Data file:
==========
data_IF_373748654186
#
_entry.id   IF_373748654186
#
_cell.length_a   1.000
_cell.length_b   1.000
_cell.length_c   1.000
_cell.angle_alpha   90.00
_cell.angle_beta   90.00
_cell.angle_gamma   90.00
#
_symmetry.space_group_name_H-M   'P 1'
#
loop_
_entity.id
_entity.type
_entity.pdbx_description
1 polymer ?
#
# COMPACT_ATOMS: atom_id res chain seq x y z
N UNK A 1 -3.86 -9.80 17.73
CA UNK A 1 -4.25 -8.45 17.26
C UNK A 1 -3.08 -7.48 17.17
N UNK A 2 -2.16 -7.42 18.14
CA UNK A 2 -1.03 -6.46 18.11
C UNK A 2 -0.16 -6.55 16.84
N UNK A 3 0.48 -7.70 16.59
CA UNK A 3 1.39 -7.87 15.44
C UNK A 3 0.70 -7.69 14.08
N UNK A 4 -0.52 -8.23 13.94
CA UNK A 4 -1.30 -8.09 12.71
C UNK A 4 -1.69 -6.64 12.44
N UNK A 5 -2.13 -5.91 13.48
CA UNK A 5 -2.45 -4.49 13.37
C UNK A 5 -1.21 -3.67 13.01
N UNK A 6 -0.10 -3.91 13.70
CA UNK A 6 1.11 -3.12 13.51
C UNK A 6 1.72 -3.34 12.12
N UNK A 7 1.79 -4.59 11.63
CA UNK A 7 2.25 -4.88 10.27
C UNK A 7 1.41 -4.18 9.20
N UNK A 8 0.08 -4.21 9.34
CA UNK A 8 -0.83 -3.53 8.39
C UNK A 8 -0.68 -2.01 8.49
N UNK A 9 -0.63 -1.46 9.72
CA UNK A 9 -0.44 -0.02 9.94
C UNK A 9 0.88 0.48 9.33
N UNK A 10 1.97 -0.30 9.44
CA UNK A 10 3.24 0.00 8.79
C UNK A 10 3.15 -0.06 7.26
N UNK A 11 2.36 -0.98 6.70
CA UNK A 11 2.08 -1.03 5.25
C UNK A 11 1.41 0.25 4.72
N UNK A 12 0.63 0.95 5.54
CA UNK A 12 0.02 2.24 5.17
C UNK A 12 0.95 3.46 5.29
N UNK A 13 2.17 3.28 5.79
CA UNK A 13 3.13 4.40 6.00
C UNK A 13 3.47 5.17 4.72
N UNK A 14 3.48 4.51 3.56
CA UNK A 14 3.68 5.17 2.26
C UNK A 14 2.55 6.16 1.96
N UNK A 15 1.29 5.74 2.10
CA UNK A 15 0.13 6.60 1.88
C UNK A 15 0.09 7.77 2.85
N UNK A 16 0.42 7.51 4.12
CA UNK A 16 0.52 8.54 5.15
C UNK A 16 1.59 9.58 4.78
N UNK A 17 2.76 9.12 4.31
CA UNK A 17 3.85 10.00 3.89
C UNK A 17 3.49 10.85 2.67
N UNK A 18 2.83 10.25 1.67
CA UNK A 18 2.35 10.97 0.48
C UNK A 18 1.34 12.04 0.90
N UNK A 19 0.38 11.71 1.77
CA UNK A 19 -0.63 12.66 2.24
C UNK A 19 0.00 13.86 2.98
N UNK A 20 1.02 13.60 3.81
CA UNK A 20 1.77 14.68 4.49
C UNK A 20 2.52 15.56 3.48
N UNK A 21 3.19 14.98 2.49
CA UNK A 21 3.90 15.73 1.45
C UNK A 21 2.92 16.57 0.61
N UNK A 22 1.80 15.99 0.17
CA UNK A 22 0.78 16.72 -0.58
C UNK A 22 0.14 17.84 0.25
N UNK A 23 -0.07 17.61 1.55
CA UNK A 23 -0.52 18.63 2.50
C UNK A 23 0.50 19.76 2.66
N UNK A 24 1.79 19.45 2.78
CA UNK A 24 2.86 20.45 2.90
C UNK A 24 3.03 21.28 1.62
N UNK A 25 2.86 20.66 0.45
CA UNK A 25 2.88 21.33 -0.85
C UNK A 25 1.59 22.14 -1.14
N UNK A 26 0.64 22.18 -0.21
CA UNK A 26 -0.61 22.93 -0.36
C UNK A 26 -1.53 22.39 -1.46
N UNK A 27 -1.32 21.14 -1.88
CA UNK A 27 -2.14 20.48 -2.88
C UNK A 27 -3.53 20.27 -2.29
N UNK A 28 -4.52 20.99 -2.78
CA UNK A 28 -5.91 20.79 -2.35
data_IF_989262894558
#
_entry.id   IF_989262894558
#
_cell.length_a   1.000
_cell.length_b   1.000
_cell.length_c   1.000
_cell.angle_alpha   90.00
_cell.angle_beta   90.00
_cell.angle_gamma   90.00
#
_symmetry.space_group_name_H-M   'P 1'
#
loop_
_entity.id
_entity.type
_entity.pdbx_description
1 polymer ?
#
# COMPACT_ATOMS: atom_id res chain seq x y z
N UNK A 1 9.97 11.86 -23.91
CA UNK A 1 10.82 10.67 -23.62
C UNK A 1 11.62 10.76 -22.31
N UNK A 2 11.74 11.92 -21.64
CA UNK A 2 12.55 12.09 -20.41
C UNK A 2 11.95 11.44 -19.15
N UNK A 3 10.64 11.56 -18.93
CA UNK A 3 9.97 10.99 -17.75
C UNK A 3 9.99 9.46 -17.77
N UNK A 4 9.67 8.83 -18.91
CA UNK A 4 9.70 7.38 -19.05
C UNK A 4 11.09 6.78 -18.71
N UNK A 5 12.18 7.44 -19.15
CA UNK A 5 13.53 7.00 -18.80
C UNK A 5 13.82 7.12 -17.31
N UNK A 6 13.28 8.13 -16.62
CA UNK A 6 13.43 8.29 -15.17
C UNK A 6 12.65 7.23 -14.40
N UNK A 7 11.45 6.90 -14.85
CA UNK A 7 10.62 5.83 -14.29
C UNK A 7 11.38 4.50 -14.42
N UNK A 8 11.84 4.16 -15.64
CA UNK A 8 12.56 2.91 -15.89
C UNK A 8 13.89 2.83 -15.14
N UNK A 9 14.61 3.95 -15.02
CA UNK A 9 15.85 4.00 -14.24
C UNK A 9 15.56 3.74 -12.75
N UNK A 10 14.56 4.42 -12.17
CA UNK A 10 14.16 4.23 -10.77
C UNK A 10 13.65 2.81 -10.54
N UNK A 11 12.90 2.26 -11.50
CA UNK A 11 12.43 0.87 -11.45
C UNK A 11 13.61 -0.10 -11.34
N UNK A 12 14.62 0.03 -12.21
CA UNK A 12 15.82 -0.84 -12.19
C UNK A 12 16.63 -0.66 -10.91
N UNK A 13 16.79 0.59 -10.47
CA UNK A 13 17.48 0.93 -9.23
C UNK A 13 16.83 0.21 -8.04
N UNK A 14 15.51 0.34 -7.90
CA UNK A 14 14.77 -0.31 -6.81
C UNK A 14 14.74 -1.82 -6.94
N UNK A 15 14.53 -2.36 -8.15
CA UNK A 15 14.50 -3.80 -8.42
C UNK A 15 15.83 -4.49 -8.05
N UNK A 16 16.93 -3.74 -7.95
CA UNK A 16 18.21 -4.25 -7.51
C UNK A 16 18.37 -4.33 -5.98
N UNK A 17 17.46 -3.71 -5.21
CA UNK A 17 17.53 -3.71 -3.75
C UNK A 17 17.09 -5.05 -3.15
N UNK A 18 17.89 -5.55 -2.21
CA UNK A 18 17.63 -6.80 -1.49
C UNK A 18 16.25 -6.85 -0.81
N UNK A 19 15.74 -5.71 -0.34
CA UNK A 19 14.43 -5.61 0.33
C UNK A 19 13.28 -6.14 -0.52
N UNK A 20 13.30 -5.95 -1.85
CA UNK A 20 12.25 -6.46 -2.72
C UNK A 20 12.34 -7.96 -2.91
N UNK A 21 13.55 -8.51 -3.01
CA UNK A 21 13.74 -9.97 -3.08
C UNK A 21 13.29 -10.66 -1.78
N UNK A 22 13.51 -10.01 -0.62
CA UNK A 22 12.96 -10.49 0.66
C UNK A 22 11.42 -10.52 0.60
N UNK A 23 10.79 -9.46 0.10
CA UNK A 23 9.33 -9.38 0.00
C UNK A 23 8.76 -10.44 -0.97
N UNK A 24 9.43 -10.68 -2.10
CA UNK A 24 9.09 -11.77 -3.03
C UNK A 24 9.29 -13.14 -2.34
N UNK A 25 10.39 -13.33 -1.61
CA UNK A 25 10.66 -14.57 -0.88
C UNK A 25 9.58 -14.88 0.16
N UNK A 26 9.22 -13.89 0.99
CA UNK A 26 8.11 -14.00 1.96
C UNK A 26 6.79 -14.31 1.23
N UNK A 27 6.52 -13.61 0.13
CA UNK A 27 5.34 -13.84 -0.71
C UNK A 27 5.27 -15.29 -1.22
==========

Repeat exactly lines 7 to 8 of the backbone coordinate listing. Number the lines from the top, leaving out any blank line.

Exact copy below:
_cell.length_c   1.000
_cell.angle_alpha   90.00